Nebraska Territorial Legislature

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Nebraska Territorial Legislature
Nebraska Territory
Type
Type
Houses Lower: House of Representatives
Upper: Council
History
Established 1855
Disbanded 1865
Succeeded by Nebraska Legislature
Seats 39 (13 Council; 26 House)
Meeting place
Omaha City

The Nebraska Territorial Legislature was held from January 16, 1855 until 1865 in Omaha City, Nebraska Territory.

Major issues[edit]

Slavery[edit]

In 1854 the Kansas-Nebraska Act created the Nebraska Territory, overturning the Missouri Compromise by allowing legislatures of the Nebraska and Kansas territories to determine whether to permit or abolish slavery. Slavery was a contentious issue for the territorial legislature between the creation of the Territory in 1854 and the outbreak of the American Civil War in 1861.[1][2]

State Capitol[edit]

After serving as the territorial capital for ten years, Omaha City wanted to be the capital of the new state. In 1854 land speculators formed the Omaha Claim Club as part of a scheme to persuade territory legislators to keep the capital in Omaha. Their aggressive efforts to secure land to give away to legislators led to the platting of Scriptown. However, their bid failed, and in 1865 the state capitol moved to Lincoln.

Sessions[edit]

1855[edit]

The new legislature immediately passed the Free Public School Act of 1855, which created free public schools for children across the territory. Positions for a territorial superintendent and county school superintendents to be elected by popular vote were also created. County superintendents were supposed to organize school districts and levy property taxes to support schools; however, not every locale levied the taxes or built schools.[3]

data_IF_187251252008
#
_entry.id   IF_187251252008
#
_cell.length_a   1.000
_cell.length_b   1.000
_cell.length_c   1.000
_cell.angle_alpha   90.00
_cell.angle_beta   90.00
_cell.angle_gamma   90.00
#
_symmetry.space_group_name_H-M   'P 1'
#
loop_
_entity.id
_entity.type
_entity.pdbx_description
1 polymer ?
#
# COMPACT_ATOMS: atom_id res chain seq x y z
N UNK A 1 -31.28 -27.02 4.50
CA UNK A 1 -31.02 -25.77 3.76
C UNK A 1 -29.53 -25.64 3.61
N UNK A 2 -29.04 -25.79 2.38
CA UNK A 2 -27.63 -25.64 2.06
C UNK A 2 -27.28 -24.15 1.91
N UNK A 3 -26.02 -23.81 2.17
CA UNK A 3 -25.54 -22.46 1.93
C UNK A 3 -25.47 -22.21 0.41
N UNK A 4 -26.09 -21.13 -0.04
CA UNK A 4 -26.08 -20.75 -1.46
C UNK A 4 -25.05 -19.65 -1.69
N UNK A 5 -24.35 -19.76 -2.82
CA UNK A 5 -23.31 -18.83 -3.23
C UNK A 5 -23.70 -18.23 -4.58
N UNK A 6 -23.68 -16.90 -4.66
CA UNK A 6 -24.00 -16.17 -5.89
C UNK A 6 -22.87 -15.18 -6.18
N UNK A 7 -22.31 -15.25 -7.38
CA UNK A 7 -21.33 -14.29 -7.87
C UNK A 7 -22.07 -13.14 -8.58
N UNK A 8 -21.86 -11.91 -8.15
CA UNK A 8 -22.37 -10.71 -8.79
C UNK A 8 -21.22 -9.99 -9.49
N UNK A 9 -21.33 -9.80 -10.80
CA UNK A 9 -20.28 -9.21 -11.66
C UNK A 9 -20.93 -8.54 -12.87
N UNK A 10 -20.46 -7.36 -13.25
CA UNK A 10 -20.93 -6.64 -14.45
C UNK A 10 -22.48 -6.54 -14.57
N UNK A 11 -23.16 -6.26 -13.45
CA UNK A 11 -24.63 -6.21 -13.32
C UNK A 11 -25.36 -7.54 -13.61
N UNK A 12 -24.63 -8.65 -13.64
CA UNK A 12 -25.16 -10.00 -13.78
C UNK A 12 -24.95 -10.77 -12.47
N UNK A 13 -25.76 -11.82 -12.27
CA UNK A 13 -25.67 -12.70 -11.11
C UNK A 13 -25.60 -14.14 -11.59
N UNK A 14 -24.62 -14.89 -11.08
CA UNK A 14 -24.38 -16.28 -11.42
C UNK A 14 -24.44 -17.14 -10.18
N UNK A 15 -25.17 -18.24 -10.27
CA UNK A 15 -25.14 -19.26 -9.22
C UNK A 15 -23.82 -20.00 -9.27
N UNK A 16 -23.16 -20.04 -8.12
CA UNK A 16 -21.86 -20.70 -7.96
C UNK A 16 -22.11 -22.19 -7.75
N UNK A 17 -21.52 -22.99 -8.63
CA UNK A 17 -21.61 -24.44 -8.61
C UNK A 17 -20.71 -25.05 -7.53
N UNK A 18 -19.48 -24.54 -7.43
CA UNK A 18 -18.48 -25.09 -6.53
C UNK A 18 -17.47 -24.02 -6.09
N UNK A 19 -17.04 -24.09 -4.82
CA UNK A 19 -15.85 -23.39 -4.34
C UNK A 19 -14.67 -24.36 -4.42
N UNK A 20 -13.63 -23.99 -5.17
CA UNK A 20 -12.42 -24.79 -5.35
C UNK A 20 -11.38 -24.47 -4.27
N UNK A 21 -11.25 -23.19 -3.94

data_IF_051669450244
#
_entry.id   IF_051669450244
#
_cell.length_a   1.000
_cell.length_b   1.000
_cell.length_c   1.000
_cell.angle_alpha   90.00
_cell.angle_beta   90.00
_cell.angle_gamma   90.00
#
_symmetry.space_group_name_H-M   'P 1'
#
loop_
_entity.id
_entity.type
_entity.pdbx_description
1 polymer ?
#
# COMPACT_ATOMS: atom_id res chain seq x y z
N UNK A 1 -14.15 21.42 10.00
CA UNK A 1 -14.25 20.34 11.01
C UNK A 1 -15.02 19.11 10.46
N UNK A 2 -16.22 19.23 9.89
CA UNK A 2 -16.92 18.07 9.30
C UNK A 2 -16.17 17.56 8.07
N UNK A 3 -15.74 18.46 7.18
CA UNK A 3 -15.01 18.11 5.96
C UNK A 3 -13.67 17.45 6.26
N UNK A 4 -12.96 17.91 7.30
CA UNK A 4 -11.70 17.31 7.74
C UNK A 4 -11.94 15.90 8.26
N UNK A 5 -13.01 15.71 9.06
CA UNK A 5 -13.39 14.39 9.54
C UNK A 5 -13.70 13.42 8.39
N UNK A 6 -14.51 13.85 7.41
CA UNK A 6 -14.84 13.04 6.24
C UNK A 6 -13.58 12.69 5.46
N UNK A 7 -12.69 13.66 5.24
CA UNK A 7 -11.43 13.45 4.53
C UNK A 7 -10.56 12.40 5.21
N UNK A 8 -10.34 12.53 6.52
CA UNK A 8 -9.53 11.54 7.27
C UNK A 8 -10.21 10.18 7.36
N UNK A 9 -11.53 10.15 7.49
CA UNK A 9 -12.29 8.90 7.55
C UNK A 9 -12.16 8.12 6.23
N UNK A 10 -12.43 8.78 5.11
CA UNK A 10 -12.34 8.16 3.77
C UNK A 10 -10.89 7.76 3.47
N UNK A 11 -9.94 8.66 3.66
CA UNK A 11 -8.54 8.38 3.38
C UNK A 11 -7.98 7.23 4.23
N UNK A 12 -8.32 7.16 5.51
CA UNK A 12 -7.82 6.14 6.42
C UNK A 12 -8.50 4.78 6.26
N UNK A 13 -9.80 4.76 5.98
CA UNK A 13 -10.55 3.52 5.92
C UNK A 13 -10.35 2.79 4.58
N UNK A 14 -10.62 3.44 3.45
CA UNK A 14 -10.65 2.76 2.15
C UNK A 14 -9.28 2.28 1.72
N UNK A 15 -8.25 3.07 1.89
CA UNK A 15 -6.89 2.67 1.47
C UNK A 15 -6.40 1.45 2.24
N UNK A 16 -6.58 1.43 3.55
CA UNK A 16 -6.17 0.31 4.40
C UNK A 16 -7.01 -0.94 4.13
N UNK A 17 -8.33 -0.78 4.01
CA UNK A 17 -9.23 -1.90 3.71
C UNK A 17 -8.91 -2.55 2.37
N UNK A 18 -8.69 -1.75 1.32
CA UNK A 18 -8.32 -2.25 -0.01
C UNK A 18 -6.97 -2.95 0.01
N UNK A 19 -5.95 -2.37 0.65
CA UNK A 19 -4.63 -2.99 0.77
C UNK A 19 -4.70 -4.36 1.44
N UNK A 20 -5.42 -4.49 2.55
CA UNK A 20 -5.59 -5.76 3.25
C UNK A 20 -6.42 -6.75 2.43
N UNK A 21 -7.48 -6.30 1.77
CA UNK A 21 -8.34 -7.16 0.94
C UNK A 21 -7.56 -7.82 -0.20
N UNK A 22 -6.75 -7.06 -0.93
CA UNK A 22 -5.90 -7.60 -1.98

The first incorporated city in Nebraska, Nebraska City, was granted its charter by a special act in 1855.[4] In 1855, the Omaha Claim Club imposed their will on the territorial legislature, forcing the passage of a territorial law granting 320 acres (1.3 km2) per settler, they doubled the federally imposed limit of 160 acres (0.6 km2).[5]

1856[edit]

In January 1856, the territorial legislature chartered the Bank of Florence, which failed three years later.[6]

1857[edit]

On February 11 the territorial legislature gave permission to a group of citizens to found the University of Nebraska at Saratoga, Nebraska. However, when they did not complete the task of meeting in Saratoga and establishing a campus within one year they lost their permission to charter.[7]

1858[edit]

In January, 1858 a group of representatives illegally moved the territorial legislature to Florence following a violent outburst at the capitol building. After repeatedly being dogged out of voting on the removal of the capital from Omaha, a skirmish pitted representatives from Nebraska City, Florence, and other communities to convene outside of Omaha. Despite having a majority of members present for the vote to remove the capital and all agreeing, the "Florence Legislature" did not succeed in swaying the Nebraska Territory governor. The capital remained at Omaha until 1867 when Nebraska gained statehood.[8]

1860[edit]

In early 1860 the territorial legislature authorized a special election to consider forming a state constitution, which did not pass.[9]

1864[edit]

The territorial legislature had a variety of powers, including granting every incorporated town or city its charter, which lasted through the 1864 session, when the first general incorporation act was passed and signed by the governor.[10]

1866[edit]

Six years later, on January 9, 1866 the territorial Governor Alvin Saunders urged the Legislature to consider statehood.[11]

Municipal incorporations[edit]

The territorial legislature had the sole power of incorporating every municipality throughout the territory until 1864. A number of incorporations existed only on paper and were never actually settled. In 1864, the first general incorporation act was passed by the legislature and signed by the governor which allowed county commissioners to incorporate towns.[12]

Date of charter Name County Notes
March 2, 1857 Nebraska City Otoe